Equation (5) gives us the relation between half-life (T) and mean life (τ). The characteristics of radioactive elements can be represented by mean life instead of half-life in some cases. Ra-226 has a half-life T = 1600 y. Hence, its mean life is (1600 × 1.443) y or about 2300 y.

## Atomic Nucleus Exponential Law Of Radioactive Decay Numerical Examples

**Example 1. The half-life of a radioactive substance is 1 y. After n2 y, what will the amount of the substance that will be disintegrated?
**

**Solution:**

After 1 y, the remaining substance| = \(\frac{1}{2}\) part

∴ After 2y, the amount of substance that will remain

= \(\frac{1}{2} \times \frac{1}{2}=\frac{1}{4}\) part

Amount of the substance that is disintegrated after 2y

= \(1-\frac{1}{4}=\frac{3}{4}\) part

**Example 2. In 8000 y a radioactive substance reduces to \(\frac{1}{32}\)th part. Determine its half-life. **

**Solution:**

Let the initial amount of radioactive substance be 1 and the half-life is T

According to the question

5 T = 8000

Or, T = \(\frac{8000}{5}\)

= 1600 y

**Example 3. A radioactive material reduces to \(\frac{1}{8}\)th of its Initialr-rrajÿÿtt in 18000 y. Find its half-life period**

**Solution:**

Here, t = 18000 y and \(\frac{N}{N_0}=\frac{1}{8}=\frac{1}{2^3}\)

From equation N = \(\frac{N_0}{2^{t / T}}\) , we get

= \(\frac{1}{2^3}=\frac{1}{2^{18000 / T}}\)

Or, 3T = 18000 or, T = 6000 y

**Alternative method:**

Let the initial amount of radioactive substance be 1 and the half-life is T.

∴ According to question

3T = 18000 Or, T = \(\frac{18000}{3}\)

= 6000 y

**Example 4. An accident In the laboratory deposits some amount of radioactive material of half-life 20d on the floor and the walls. Testing reveals that the level of radiation Is 32 times the maximum permissible level. After how many days will it be safe to use the room**

**Solution: **

Half-life, T= 20d

The number of days after which the room can be used safely

= 5T = 5 × 20 = 100 d

**Example 5. The half-life of thorium is 1.5 × 10 ^{10} y. How much time is needed for 20% of thorium to disintegrate?**

**Solution:**

Let the initial mass of thorium = N_{0}

If in time t 20% of the thorium is disintegrated then, the amount of thorium that disintegrates

= \(N_0 \times \frac{20}{100}=0.2 N_0\)

Amount of thorium left

N = N_{0}– 2N_{0} = 0.8 N_{0}

N = N_{0}e^{– λt}

Now N = \(e^{\lambda t}=\frac{N_0}{N}=\frac{N_0}{0.8 N_0}\)

= 1.25

λt = \(\lambda t=\log _e(1.25)\)

= 0. 223

Or, \(\frac{0.693}{T} \cdot t\)

= 0.223

Since \(T \text { (half-life) }=\frac{0.693}{\lambda}\)

Or, \(\frac{T}{0.693} \times 0.223\)

= Or, \(\frac{1.5 \times 10^{10} \times 223}{693}\)

= 0.48 × 10^{10} y (approx)

**Alternative method:**

N = 0.8 N

Also N = \(\frac{N_0}{2^{t / T}}\)

Or, 0.8 \(=\frac{1}{2^{t / T}} \text { or, } 2^{t / T}=5 / 4\)

t/T = \(\log _2 5 / 4=\frac{\log _{10} 5 / 4}{\log _{10} 2}\)

= \(\frac{0.0969}{0.3010}\)

= 0.322

Or, t = 0.322T

= 0.322 × 1.5 × 10^{10} y

= 0.48 × 10^{10} y (approx).

**Example 6. The half-life of radium is 1500 y. In how many years will 1 g of pure radium reduce by 1 mg **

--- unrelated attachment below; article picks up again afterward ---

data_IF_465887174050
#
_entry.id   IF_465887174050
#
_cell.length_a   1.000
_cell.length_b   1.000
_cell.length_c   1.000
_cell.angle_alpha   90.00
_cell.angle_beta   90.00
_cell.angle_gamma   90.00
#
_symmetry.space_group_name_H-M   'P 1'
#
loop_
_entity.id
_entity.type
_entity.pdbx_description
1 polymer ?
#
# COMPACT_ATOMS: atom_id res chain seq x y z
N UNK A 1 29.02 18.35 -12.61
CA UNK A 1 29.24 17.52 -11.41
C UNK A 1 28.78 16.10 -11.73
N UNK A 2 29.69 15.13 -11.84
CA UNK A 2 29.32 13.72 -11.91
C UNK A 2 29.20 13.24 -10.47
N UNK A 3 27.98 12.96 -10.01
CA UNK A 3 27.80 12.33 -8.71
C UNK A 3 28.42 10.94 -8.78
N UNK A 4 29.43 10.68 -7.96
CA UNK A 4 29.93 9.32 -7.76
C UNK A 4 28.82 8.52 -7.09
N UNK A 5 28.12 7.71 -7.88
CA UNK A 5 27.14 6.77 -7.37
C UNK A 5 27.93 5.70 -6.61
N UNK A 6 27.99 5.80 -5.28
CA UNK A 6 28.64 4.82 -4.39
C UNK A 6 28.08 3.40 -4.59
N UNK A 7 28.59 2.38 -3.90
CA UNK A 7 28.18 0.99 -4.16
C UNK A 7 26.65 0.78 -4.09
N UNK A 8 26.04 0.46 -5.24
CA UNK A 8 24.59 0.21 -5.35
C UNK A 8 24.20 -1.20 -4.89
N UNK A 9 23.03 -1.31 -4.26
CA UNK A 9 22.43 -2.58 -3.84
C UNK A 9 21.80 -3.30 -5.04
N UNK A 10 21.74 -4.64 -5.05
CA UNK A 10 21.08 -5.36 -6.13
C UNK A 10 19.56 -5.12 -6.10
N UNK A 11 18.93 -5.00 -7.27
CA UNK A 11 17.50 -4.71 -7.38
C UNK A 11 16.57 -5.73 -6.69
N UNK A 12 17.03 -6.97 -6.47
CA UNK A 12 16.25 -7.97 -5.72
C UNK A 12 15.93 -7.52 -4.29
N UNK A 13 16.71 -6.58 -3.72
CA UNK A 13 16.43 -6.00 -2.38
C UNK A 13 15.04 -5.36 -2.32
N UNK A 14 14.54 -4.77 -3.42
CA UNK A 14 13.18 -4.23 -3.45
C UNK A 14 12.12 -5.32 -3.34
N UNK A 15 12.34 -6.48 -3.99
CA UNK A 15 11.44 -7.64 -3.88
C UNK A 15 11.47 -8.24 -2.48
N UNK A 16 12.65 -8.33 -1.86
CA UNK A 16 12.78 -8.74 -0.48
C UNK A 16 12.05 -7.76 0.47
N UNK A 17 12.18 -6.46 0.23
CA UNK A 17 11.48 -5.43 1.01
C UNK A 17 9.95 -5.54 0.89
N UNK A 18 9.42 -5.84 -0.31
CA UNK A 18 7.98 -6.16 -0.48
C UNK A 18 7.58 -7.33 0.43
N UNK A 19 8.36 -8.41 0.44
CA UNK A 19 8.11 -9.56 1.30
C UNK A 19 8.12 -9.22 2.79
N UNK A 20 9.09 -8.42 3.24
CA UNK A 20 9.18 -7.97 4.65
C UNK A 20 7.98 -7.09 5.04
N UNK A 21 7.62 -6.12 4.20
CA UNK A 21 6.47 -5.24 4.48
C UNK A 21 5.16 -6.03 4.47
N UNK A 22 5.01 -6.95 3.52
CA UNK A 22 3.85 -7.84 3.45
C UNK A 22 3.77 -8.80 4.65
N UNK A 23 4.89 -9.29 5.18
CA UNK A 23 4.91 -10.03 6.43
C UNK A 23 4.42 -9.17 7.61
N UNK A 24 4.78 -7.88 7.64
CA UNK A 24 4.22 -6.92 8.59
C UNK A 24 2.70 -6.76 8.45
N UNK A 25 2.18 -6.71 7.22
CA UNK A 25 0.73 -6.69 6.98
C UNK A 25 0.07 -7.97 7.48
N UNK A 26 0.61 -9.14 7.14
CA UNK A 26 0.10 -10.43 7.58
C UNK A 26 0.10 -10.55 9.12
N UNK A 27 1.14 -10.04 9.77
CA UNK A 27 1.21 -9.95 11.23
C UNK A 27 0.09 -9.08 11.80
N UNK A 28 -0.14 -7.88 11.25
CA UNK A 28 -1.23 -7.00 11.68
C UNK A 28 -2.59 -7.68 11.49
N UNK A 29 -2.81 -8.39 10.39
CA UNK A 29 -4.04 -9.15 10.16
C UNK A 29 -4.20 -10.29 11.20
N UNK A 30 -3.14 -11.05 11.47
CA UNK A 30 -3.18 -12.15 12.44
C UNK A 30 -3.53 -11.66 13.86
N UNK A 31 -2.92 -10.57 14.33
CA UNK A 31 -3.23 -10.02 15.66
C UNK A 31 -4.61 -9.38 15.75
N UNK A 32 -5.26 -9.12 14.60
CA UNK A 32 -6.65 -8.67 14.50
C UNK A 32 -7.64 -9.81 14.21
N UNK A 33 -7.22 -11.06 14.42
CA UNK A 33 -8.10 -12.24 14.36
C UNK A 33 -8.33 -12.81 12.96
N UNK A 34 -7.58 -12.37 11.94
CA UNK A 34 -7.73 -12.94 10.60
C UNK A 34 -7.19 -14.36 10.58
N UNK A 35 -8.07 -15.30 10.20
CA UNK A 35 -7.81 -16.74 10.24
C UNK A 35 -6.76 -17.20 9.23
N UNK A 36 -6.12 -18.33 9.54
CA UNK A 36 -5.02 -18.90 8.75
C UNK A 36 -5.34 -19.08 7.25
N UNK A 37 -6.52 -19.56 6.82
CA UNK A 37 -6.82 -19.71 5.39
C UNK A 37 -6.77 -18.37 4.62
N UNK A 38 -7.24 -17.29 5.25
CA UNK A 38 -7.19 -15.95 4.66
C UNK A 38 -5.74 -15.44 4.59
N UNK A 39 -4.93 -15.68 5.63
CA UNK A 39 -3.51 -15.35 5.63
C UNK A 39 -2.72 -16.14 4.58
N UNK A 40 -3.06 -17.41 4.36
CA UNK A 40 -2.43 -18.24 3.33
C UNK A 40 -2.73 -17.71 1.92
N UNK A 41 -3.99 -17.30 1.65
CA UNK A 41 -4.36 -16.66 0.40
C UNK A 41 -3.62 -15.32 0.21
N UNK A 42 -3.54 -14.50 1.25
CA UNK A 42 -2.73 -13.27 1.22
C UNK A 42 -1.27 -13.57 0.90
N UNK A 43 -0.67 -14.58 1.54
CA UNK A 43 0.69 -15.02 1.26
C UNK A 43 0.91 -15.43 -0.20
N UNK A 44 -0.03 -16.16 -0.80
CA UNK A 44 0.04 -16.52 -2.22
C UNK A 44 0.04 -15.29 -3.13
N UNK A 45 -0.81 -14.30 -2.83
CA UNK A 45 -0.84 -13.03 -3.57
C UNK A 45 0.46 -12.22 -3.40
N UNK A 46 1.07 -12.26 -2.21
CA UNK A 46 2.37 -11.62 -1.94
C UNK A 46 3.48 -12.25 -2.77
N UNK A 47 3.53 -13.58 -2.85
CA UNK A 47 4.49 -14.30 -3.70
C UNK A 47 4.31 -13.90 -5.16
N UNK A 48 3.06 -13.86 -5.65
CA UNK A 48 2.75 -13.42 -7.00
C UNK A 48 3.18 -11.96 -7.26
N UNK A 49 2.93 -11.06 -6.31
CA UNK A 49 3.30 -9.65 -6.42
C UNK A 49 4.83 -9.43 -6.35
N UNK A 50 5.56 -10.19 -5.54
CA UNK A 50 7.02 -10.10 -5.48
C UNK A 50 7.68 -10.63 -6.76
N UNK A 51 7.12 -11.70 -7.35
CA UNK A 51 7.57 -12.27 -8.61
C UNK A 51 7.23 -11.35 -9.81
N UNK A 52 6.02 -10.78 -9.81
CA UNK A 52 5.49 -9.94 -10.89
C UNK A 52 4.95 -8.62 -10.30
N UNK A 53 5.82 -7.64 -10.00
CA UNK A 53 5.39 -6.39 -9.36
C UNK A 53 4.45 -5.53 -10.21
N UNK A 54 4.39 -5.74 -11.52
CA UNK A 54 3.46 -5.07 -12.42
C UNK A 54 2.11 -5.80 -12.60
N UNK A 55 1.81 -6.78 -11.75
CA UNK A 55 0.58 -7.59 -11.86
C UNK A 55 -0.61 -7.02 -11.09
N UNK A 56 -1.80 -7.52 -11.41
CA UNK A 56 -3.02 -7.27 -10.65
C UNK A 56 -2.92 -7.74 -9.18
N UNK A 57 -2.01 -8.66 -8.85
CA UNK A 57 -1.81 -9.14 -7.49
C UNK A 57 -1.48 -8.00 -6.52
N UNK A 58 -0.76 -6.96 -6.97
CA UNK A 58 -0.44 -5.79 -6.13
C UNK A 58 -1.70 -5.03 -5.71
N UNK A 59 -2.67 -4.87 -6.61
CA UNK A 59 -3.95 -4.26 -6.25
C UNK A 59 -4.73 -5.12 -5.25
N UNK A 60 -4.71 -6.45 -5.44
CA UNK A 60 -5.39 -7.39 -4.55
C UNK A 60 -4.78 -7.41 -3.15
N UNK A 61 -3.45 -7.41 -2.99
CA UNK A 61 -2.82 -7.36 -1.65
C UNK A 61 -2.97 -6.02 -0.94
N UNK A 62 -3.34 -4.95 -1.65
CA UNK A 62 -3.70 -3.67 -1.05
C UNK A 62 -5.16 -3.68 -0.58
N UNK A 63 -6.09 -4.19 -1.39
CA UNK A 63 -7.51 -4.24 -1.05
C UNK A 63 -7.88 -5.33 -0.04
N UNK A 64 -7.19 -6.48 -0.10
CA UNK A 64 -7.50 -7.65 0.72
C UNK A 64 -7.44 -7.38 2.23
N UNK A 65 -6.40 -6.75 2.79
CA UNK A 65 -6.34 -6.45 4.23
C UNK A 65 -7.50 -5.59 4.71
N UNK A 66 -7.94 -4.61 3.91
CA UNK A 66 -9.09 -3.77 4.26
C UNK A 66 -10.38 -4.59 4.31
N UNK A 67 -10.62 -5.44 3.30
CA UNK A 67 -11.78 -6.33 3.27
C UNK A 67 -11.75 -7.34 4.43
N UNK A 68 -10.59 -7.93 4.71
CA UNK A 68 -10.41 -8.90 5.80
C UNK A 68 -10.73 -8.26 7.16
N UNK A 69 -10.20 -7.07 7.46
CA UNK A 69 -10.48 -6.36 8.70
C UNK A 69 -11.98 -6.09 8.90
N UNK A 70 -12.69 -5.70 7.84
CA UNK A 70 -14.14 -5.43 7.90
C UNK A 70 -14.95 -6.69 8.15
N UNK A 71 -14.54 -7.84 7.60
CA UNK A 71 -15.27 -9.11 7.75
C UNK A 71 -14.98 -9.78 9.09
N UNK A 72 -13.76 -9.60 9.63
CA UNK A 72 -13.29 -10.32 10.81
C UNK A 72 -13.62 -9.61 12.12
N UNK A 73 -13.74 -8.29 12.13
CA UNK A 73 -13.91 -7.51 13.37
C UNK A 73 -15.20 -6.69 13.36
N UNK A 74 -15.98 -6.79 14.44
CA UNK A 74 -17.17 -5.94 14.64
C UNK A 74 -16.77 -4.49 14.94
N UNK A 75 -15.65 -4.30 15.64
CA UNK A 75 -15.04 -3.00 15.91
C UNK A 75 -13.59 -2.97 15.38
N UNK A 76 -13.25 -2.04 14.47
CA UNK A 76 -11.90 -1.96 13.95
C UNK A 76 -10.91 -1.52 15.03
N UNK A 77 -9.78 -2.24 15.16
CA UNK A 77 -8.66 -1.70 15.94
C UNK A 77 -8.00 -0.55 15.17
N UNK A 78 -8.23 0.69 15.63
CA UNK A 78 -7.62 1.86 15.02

**Solution:**

Let the time in which lg radium will reduce by 1 mg = t

So, remaining mass of radium = 1- 0.001 = 0.999 g

Now, assuming the initial mass is N_{0}, and in time t mass becomes N then

N/ N_{0 }= 0.999 /1 = 0.999

Again N = \(N_0 e^{-\lambda t}\)

Or, = \(e^{\lambda t}=\frac{N_0}{N}=\frac{1}{0.999}\) = 1.001(approx)

λt = \(\lambda t=\log _e(1.001)\) = 0.001 (approx)

Or, = \(\frac{0.693}{T} \cdot t\)

= 0.0001

Since = \(\text { half-life, } T=\frac{0.693}{\lambda}\)

Or, t = \(\frac{T}{0.693} \times 0.001\)

= \(\frac{1500}{693}\)

= 2.16y (approx)

**Example 7. State the law of radioactive decay. Three fourth of a radioactive sample decays in ¾ s. What is the half-life of the sample?**

**Solution:**

The rate of decay of a radioactive sample concerning time is proportional to the number of radioactive atoms present in the sample at that instant. This is the law of radioactive decay. As per this law, if N_{0} is the number of atoms of a certain radioactive element initially, and N is its number after a time t, then

N = N_{0 }e^{– λt} (where λ = radioactive decay constant)

Given \(\frac{3}{4}\) of the simple decay in \(\frac{3}{4}\) s

So, 2T = \(\frac{3}{4}\) s Or, T = \(\frac{3}{8}\)s

**Example 8. A radioactive isotope X with a half-life of 1.5 × 10 ^{9} y decays into a stable nucleus Y. A rock sample contains both elements X and Y in a ratio of 1:15. Find the age of the rock**

**Solution:**

X → Y (stable)

Let the quantity of X and Y in the sample be N_{x }and N_{ y }respectively.

⇒ \(\frac{N_x}{N_y}=\frac{1}{15}\) Or, \(\frac{N_x}{N_x+N_y}=\frac{1}{16}\)

Or, \(\frac{N}{N_0}=\frac{1}{16}\)

(\(V_0=N_x+N_y \text { and } N_x=N\))

We know that, N = \(\left[N_0=N_x+N_y \text { and } N_x=N\right]\)

∴ \(e^{\lambda t}=\frac{N_0}{N}\) = 16

Or, t = \(\frac{4 \ln 2}{\lambda}=\frac{4 \ln 2 \times t_{1 / 2}}{\ln 2}\)

or, \(\lambda=\frac{\ln 2}{t_{1 / 2}}\)

Or, t = \(4 \times 1.5 \times 10^9 y=6 \times 10^9 y\)

Age of the rock = 6 × 10^{9} y .